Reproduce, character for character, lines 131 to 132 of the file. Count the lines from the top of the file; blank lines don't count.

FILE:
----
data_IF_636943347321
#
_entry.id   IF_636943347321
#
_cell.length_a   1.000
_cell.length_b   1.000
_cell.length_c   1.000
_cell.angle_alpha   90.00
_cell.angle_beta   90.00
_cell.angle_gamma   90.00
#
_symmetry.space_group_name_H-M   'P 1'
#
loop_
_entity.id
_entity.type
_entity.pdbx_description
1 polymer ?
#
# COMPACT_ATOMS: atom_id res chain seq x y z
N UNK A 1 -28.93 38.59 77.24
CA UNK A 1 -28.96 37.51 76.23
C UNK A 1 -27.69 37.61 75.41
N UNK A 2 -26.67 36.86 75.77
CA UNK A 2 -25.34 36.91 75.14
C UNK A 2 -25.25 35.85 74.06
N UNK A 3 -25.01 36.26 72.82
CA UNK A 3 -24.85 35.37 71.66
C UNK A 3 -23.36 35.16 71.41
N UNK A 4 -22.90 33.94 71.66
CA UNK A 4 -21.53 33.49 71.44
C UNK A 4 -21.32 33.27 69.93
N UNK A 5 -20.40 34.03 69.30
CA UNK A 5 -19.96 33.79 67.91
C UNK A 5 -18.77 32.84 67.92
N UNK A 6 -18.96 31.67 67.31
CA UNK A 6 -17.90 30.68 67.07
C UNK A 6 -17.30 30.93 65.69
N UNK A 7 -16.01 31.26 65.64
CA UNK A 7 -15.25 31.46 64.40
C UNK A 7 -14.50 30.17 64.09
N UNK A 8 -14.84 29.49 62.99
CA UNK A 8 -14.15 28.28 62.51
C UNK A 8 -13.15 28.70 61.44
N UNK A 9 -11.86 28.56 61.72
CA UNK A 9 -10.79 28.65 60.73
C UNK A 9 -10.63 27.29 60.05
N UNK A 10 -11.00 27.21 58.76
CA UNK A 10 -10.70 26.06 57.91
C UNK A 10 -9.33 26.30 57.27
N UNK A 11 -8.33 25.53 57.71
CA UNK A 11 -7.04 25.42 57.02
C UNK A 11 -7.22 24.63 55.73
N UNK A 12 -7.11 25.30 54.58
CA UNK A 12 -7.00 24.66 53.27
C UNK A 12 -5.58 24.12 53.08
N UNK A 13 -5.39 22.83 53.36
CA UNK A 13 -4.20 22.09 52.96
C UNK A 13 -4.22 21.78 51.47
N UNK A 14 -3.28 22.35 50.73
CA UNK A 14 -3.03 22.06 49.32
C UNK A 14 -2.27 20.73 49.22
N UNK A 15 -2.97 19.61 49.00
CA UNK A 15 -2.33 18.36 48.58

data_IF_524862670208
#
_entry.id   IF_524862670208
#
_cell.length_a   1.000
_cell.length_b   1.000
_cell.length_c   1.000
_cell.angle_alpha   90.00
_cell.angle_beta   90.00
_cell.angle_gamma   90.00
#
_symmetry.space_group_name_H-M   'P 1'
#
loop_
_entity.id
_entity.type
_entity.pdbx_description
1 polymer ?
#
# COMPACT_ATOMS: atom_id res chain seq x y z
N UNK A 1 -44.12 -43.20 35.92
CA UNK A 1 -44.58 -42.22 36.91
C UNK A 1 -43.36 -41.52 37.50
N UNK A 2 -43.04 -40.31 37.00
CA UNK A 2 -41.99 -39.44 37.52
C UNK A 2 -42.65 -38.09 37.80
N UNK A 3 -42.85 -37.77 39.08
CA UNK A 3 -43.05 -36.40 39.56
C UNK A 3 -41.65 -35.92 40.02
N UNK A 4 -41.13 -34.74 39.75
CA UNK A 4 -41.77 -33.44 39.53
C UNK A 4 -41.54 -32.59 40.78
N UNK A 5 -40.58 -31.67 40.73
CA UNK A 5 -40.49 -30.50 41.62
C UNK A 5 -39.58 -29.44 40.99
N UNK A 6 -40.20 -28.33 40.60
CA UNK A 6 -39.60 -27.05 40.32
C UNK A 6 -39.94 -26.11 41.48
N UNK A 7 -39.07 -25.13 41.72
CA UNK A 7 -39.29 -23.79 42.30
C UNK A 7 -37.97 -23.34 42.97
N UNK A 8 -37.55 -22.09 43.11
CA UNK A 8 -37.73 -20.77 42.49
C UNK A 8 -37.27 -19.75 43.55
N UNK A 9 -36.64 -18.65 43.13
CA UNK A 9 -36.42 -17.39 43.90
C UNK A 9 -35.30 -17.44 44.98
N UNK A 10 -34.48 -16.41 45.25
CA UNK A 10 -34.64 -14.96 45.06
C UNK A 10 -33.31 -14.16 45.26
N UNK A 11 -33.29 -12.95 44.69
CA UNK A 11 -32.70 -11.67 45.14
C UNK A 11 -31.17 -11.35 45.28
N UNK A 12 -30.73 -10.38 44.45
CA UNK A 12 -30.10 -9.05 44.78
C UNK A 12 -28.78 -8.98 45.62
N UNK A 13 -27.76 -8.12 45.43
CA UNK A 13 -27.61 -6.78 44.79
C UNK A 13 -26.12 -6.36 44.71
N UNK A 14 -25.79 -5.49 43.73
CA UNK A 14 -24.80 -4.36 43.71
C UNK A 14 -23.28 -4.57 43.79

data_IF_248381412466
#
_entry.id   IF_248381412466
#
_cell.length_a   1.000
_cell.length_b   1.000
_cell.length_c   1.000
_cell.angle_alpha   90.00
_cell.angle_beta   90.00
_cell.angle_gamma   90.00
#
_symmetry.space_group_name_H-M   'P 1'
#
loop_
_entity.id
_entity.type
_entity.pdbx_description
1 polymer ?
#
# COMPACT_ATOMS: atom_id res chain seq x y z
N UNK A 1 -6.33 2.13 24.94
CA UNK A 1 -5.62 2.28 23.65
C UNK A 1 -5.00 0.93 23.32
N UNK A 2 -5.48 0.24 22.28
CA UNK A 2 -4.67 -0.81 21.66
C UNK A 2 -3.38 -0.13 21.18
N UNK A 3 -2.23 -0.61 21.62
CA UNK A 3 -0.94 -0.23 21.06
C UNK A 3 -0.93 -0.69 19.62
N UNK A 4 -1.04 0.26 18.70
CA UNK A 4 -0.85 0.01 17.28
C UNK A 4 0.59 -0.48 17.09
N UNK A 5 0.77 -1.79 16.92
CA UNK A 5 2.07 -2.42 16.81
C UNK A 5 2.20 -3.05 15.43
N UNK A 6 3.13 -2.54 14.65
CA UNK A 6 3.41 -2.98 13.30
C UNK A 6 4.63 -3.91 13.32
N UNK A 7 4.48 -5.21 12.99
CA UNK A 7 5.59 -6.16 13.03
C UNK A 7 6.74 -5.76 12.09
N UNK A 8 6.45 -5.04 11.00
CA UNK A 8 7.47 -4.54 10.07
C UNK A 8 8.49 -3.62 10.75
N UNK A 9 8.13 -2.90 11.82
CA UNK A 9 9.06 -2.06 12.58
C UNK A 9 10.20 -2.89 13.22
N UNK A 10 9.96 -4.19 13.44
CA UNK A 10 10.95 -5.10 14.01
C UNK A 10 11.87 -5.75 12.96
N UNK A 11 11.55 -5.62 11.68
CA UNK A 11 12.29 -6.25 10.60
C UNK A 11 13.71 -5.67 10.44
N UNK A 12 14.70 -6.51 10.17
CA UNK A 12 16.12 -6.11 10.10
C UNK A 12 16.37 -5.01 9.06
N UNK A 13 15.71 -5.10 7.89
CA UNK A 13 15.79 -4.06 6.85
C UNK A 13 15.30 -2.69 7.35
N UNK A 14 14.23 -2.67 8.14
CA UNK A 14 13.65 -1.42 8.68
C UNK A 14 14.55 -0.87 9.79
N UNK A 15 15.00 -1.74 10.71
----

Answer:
_cell.length_a   1.000
_cell.length_b   1.000